Still, the passages in Matthew and Luke seem to condemn people not for having too much fun at parties or perpetrating violence but for letting work and life distract them from the End. There is no ostensible difference between the workers who are taken and those who are left. But how do you remain vigilant when there’s all that farming, eating, and family life distracting you? Not everyone drops everything to build an ark or wander around persuading people to join the cause and prepare for a crisis. And while some passages in the New Testament ask people to abandon daily life—from work to family—to follow Jesus or spread his word, others, like Paul in 1 Thessalonians, exhort readers to keep their day jobs even though the End is imminent. In another letter, Paul councils the Corinthians to continue in their lives ostensibly as normal, yet as if not normal:
From now on those who have wives should live as if they do not; those who mourn, as if they did not; those who are happy, as if they were not; those who buy something, as if it were not theirs to keep; those who use the things of the world, as if they were not engrossed in them. For this world in its present form is passing away (1 Corinthians 7:29-31).
What Paul communicates here is a bit confusing yet tantalizingly inspirational. Recently, philosopher Giorgio Agamben made it the centerpiece of his book on the political aspects of Paul, The Time That Remains. It seems to suggest a sort of detachment from normal life, or a fixation on the End, on the future, so intense that it infuses every act and emotion. As if the effort required to change the structure of your day’s work would just be a distraction from what really matters. As if commitment to a new world is a change more fundamental than work, family, or even the random thoughts that constantly course through your mind. Don’t change your life, he says, change your disposition toward your life. Rather than “being engrossed” in the things of daily life, “use” them to different ends. It will all pass away soon enough, transformed into something else. Similarly, in Matthew and Luke, the believer will be taken away not because she has abandoned her work, but from within the very act of working.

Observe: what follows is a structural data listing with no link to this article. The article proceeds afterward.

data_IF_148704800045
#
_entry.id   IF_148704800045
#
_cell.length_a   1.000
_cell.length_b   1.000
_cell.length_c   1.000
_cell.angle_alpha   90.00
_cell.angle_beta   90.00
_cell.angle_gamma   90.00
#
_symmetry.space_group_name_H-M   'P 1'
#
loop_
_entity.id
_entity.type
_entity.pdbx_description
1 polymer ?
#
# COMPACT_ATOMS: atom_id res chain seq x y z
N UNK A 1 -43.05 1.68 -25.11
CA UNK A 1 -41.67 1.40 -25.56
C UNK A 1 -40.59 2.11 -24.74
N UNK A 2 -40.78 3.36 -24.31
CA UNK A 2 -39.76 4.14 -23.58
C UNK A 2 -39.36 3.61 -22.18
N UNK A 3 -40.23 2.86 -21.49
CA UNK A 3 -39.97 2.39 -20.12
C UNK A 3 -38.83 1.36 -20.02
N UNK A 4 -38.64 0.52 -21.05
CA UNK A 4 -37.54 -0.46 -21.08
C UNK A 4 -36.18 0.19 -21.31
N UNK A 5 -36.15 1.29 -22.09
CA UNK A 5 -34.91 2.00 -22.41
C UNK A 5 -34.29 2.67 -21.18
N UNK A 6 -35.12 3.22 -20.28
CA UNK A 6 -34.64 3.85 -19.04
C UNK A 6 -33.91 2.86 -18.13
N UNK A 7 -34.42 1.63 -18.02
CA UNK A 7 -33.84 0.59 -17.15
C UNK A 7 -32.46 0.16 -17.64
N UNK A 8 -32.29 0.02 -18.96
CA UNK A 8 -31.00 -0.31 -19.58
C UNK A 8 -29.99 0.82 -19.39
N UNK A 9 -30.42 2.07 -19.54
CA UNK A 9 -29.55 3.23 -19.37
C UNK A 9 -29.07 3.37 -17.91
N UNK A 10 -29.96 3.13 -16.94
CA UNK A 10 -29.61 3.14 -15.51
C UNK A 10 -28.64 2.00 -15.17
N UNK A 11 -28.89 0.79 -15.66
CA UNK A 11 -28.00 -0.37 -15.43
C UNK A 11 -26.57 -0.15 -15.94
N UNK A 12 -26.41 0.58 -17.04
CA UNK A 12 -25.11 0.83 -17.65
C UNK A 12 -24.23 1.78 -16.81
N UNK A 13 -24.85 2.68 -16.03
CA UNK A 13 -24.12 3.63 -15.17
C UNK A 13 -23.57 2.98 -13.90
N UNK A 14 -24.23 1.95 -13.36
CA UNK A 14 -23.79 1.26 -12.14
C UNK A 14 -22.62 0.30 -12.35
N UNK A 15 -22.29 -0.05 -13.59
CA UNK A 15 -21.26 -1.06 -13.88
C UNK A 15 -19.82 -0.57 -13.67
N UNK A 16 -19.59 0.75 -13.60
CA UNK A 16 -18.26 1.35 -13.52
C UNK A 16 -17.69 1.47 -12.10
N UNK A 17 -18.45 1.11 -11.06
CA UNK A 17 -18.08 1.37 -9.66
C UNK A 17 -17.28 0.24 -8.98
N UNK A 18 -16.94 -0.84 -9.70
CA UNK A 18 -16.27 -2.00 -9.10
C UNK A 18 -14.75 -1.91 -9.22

Did Noah take the same course in light of the End? After all, he seems to have quit his day job and built a large boat—a fairly drastic career change from his position as (perhaps) the first farmer—see Genesis 5:29 and 9:20. As these verses indicate, he continued his agricultural innovations after the flood. He and his relatives were also able to keep their families (and, indeed, the whole race) going after the cataclysm. And while his new agreement with God restricted what and how people ate, meals continued much as before.
The Gospels envision a much more decisive end. At one point, Jesus tells a group of Sadducees that, in the resurrection, people “neither marry nor are given in marriage, but are like angels in heaven” (Matthew 22:30, Luke 20:34-36, Mark 12:25). Elsewhere, the age to come is envisioned as the cessation of labor, as “rest” (Matthew 11:28-29, Hebrews 3-4).
Much of the New Testament expects an end that is a transformation, not simply a reboot as in the Flood. But is there more to the connection between Noah and the Gospel saying? After all, God spoke to Noah in the midst of his normal but righteous life. Noah did not need to be anything other than a farmer to be chosen as the savior of humanity. Indeed, his very work (as his very name shows) provided “relief” or “comfort” for those around him (again, Genesis 5:29). His goodness could be found within the same sort of work and family life that everyone else, ostensibly, carried on.
Does the brief appearance of the Flood in Matthew and Luke offer any advice for how to prepare for the future? While most of us no longer work the land for our survival, the demands of our life often distract us from what we would otherwise cherish as our hopes for our societies and ourselves. And, as many writers and critics have noted, the demands of work, family, and food increasingly permeate our lives in problematic ways. What we eat and drink brings to our tables and into our bodies unknown chemicals and modifications. Food is often the product of underpaid, migrant labor and the environmentally harmful practices of big agriculture and long-distance transportation. While food, when available, does bring immediate comfort and relief, today the act of eating can be complicit in devastating long-term affects. As for “marrying and being given in marriage”: traditional notions of family excludes people of diverse identities and are often in tension with the increasing demands of lower-paying jobs or threatened by economic uncertainty.